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Re: Majungatholus and kin
Erik Omtvedt wrote-
> Which theropods is the Madagascar hunter Majungatholus more closely
Majungatholus is a member of the Abelisauridae. Although abelisaurid
interrelationships have yet to be studied, Majungatholus shares several
synapomorphies with Carnotaurus sastrei. Together, they form the
Carnotaurinae. At least two other carnotaurines are known- one undescribed
species from the Rio Colorado Formation of Argentina (Coria et al., 2000)
and Indosaurus from the Lameta Formation of India. The situation regarding
Indosaurus is rather complicated. At least two abelisaurids are known from
the Lameta Formation, Indosaurus matleyi and Indosuchus raptorius. These
are both based on skull roofs- Indosaurus is a carnotaurine, while
Indosuchus resembles the more primitive Abelisaurus. Chatterjee (1978)
described some cranial elements (premaxillae, maxilla, dentary tip) from the
Lameta Formation as Indosuchus. As these are very similar to Majungatholus,
they should probably be referred to Indosaurus. New cranial and postcranial
material from the Lameta Formation has been discovered by Chatterjee (1996),
but it is uncertain whether this is from Indosaurus or Indosuchus.
Comparison between carnotaurine taxa is limited due to the undescribed
postcranium of Majungatholus, completely undescribed remains of the Rio
Colorado form and uncertain referral of elements to the Lameta form.
Majungatholus is more similar to Indosaurus than Carnotaurus in premaxillary
morphology (Sampson et al., 1996). The former two share small, numerous
premaxillary foramina and fused interdental plates with vertical ridges.
Details regarding the premaxilla of the Rio Colorado species are unknown.
Majungatholus is also more similar to Indosaurus in maxillary morphology.
They share- posterodorsally oriented ascending process; more maxillary teeth
(14 and 16 versus 12); longer antorbital fenestra. These are primitive
characteristics and suggest Indosaurus lacked the ultra-short snout of
Carnotaurus. Incidentally, the Rio Colorado carnotaurine also lacks a short
snout. It has a promaxillary fenestra however, unlike Carnotaurus,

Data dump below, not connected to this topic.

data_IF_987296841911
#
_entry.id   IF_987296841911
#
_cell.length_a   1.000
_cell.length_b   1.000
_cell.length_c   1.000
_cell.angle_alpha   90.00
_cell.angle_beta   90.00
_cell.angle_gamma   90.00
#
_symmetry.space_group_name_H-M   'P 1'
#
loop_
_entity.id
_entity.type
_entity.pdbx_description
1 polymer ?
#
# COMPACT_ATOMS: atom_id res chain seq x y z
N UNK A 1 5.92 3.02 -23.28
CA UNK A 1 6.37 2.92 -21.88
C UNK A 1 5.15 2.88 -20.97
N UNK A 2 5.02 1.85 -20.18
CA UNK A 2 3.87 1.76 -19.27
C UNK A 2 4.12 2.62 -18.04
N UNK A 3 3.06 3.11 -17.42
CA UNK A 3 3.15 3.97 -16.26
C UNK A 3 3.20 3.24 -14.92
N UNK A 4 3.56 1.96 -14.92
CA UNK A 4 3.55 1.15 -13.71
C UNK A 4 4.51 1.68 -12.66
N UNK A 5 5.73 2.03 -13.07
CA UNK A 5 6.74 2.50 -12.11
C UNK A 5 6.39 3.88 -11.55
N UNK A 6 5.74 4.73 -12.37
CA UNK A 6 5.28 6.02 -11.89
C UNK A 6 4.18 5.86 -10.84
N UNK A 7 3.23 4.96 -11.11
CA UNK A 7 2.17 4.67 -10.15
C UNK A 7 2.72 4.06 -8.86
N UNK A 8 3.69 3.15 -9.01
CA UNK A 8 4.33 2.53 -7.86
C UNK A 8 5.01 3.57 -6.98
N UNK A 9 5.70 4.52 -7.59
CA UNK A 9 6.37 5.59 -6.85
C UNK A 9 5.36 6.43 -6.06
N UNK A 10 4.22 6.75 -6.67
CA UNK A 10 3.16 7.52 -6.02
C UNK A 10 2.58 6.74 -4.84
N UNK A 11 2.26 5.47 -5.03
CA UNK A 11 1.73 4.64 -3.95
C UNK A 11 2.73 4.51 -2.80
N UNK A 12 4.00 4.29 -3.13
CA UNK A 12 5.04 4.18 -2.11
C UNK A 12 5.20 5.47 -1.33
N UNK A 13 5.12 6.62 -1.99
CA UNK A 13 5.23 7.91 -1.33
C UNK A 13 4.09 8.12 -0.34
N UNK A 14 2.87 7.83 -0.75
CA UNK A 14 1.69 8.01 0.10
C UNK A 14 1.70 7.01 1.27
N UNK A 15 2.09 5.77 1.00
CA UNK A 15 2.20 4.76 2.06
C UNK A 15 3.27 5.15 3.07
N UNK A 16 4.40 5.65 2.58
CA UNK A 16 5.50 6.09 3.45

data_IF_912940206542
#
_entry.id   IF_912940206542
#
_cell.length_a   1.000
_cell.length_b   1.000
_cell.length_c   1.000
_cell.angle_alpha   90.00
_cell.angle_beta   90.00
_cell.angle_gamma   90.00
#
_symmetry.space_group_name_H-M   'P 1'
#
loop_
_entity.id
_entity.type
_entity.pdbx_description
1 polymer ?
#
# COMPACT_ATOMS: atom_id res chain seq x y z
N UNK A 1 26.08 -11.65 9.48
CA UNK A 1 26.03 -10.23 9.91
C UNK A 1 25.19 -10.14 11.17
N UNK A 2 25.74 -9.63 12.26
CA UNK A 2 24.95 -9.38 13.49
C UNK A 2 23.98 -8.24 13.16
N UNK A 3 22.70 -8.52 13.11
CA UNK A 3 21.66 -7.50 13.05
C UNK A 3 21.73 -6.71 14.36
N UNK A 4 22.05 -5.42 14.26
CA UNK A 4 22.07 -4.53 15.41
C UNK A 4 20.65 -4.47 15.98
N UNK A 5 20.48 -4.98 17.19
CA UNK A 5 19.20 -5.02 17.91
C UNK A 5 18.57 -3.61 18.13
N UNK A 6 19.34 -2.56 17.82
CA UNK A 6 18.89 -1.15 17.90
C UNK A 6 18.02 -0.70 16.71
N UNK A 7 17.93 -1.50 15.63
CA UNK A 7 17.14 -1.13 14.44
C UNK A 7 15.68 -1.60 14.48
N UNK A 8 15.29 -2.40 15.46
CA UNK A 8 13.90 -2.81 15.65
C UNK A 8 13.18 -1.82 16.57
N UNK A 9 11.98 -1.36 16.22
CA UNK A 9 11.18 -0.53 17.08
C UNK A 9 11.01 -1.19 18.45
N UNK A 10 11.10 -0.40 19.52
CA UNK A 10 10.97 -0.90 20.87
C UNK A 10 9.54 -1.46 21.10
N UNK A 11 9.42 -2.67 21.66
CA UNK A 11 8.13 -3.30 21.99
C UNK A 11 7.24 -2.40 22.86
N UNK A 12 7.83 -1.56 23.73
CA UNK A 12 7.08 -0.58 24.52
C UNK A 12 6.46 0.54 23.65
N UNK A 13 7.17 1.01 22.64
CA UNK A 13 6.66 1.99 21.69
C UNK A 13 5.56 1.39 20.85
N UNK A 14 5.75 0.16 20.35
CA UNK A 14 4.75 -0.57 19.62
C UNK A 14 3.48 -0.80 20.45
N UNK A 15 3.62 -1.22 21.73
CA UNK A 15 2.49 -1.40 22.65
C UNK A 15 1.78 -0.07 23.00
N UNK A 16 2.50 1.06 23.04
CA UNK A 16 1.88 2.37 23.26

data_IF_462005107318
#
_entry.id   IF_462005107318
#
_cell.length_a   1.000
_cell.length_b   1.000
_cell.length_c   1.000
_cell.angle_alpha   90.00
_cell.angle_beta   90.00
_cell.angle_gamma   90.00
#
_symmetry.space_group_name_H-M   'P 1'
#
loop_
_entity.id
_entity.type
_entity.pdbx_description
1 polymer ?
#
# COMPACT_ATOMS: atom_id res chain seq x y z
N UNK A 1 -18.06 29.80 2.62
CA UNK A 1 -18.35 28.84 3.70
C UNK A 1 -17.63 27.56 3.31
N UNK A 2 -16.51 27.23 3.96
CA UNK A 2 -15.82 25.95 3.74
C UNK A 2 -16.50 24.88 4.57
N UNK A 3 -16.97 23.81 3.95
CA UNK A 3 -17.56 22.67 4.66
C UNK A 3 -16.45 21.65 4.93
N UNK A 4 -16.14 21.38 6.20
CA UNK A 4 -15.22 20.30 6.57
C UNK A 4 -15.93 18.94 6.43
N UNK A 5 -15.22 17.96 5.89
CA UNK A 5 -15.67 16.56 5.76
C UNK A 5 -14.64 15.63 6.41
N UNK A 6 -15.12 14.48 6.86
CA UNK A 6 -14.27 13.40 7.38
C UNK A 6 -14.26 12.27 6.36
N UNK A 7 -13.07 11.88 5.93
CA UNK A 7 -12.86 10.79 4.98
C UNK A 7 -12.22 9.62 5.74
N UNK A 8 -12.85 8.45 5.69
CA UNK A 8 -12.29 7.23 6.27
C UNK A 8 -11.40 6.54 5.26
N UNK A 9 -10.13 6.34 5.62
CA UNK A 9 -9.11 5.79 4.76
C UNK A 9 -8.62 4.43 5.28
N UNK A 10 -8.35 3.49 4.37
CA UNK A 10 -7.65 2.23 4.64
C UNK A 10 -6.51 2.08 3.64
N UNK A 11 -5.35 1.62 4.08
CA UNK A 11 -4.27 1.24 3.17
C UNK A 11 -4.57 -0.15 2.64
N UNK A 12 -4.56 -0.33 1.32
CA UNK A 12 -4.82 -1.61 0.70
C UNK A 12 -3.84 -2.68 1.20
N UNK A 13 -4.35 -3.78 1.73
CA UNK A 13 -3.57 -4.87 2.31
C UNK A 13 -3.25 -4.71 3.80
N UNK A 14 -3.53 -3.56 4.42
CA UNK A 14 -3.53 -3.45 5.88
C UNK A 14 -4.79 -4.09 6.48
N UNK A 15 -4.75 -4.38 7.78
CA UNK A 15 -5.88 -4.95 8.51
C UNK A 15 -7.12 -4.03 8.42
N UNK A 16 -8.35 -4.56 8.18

Indosaurus or Majungatholus. Indosaurus is said to have the bases of
Carnotaurus-like frontal horns preserved, while Majungatholus has a central
frontal dome and the Rio Colorado species has frontal "swells". The lack of
frontal ornamentation in outgroups makes it difficult to say what state is
primitive. Majungatholus is more like Carnotaurus than Indosaurus in skull
roof morphology, as it has a posteriorly tapering bridge of bone between the
supratemporal fossae and anteroposteriorly narrower supraoccipital crest
behind the supratemporal fossae. Comparison with Abelisaurus suggests these
are primitive characters. Finally, the Rio Colorado specimen is more
similar to Carnotaurus than Majungatholus in cervical morphology because it
has cranially projecting epipophyses. These are also seen in the noasaurid
Noasaurus however, so their absence in Majungatholus could have been
secondarily derived. It might be noted that the postcrania illustrated by
Chatterjee (1996) is more primitive than Carnotaurus, Majungatholus or the
Rio Colorado form (unexpanded coracoid; unshortened radius and ulna;
vertical anterior preacetabular edge; posterior postacetabular edge not
notched), which leads me to believe it is from Indosuchus, not Indosaurus.
I would say the premaxillary characters suggest Majungatholus is the sister
group to Indosaurus, while the skull roof characters shared by Indosaurus
and Carnotaurus, and Majungatholus and Carnotaurus are primitive features
lacking in Majungatholus and Indosaurus respectively. The Rio Colorado
specimen is most primitive based on the elongate snout and promaxillary
fenestra. Also keep in mind most abelisaurids are known only from
postcrania and could be carnotaurines potentially close to Majungatholus.